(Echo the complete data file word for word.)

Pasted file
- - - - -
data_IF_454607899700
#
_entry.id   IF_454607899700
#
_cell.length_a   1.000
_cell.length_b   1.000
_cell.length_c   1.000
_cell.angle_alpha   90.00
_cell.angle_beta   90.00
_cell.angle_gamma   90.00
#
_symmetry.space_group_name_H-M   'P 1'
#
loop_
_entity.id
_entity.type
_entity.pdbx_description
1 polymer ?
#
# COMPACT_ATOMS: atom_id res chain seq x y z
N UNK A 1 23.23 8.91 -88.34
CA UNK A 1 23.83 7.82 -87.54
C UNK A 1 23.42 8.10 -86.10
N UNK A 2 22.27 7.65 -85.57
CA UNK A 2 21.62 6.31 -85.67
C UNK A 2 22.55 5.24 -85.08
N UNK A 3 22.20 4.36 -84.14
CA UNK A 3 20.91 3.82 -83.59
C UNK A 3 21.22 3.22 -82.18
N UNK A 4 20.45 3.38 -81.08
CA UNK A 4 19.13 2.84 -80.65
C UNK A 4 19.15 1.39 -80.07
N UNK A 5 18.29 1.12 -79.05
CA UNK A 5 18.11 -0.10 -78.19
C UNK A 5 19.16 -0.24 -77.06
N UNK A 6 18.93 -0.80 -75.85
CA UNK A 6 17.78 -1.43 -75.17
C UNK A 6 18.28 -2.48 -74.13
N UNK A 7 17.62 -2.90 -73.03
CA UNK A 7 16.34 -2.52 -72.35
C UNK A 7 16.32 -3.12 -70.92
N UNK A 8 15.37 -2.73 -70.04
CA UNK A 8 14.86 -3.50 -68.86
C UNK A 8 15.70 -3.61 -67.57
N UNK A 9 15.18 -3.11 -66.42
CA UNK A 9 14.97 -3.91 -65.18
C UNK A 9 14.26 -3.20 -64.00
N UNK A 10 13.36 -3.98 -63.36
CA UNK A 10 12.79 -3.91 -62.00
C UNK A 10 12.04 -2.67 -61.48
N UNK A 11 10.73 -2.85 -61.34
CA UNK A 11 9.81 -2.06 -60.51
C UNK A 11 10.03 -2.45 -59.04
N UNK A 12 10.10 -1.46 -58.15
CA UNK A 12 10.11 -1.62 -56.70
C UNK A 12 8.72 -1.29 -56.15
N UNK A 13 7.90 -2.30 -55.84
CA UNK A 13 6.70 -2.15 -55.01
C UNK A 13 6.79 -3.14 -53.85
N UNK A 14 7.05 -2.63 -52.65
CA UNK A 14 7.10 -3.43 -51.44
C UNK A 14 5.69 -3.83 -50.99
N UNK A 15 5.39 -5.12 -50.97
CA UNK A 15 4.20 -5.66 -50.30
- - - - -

data_IF_454607899700
#
_entry.id   IF_454607899700
#
_cell.length_a   1.000
_cell.length_b   1.000
_cell.length_c   1.000
_cell.angle_alpha   90.00
_cell.angle_beta   90.00
_cell.angle_gamma   90.00
#
_symmetry.space_group_name_H-M   'P 1'
#
loop_
_entity.id
_entity.type
_entity.pdbx_description
1 polymer ?
#
# COMPACT_ATOMS: atom_id res chain seq x y z
N UNK A 1 23.23 8.91 -88.34
CA UNK A 1 23.83 7.82 -87.54
C UNK A 1 23.42 8.10 -86.10
N UNK A 2 22.27 7.65 -85.57
CA UNK A 2 21.62 6.31 -85.67
C UNK A 2 22.55 5.24 -85.08
N UNK A 3 22.20 4.36 -84.14
CA UNK A 3 20.91 3.82 -83.59
C UNK A 3 21.22 3.22 -82.18
N UNK A 4 20.45 3.38 -81.08
CA UNK A 4 19.13 2.84 -80.65
C UNK A 4 19.15 1.39 -80.07
N UNK A 5 18.29 1.12 -79.05
CA UNK A 5 18.11 -0.10 -78.19
C UNK A 5 19.16 -0.24 -77.06
N UNK A 6 18.93 -0.80 -75.85
CA UNK A 6 17.78 -1.43 -75.17
C UNK A 6 18.28 -2.48 -74.13
N UNK A 7 17.62 -2.90 -73.03
CA UNK A 7 16.34 -2.52 -72.35
C UNK A 7 16.32 -3.12 -70.92
N UNK A 8 15.37 -2.73 -70.04
CA UNK A 8 14.86 -3.50 -68.86
C UNK A 8 15.70 -3.61 -67.57
N UNK A 9 15.18 -3.11 -66.42
CA UNK A 9 14.97 -3.91 -65.18
C UNK A 9 14.26 -3.20 -64.00
N UNK A 10 13.36 -3.98 -63.36
CA UNK A 10 12.79 -3.91 -62.00
C UNK A 10 12.04 -2.67 -61.48
N UNK A 11 10.73 -2.85 -61.34
CA UNK A 11 9.81 -2.06 -60.51
C UNK A 11 10.03 -2.45 -59.04
N UNK A 12 10.10 -1.46 -58.15
CA UNK A 12 10.11 -1.62 -56.70
C UNK A 12 8.72 -1.29 -56.15
N UNK A 13 7.90 -2.30 -55.84
CA UNK A 13 6.70 -2.15 -55.01
C UNK A 13 6.79 -3.14 -53.85
N UNK A 14 7.05 -2.63 -52.65
CA UNK A 14 7.10 -3.43 -51.44
C UNK A 14 5.69 -3.83 -50.99
N UNK A 15 5.39 -5.12 -50.97
CA UNK A 15 4.20 -5.66 -50.30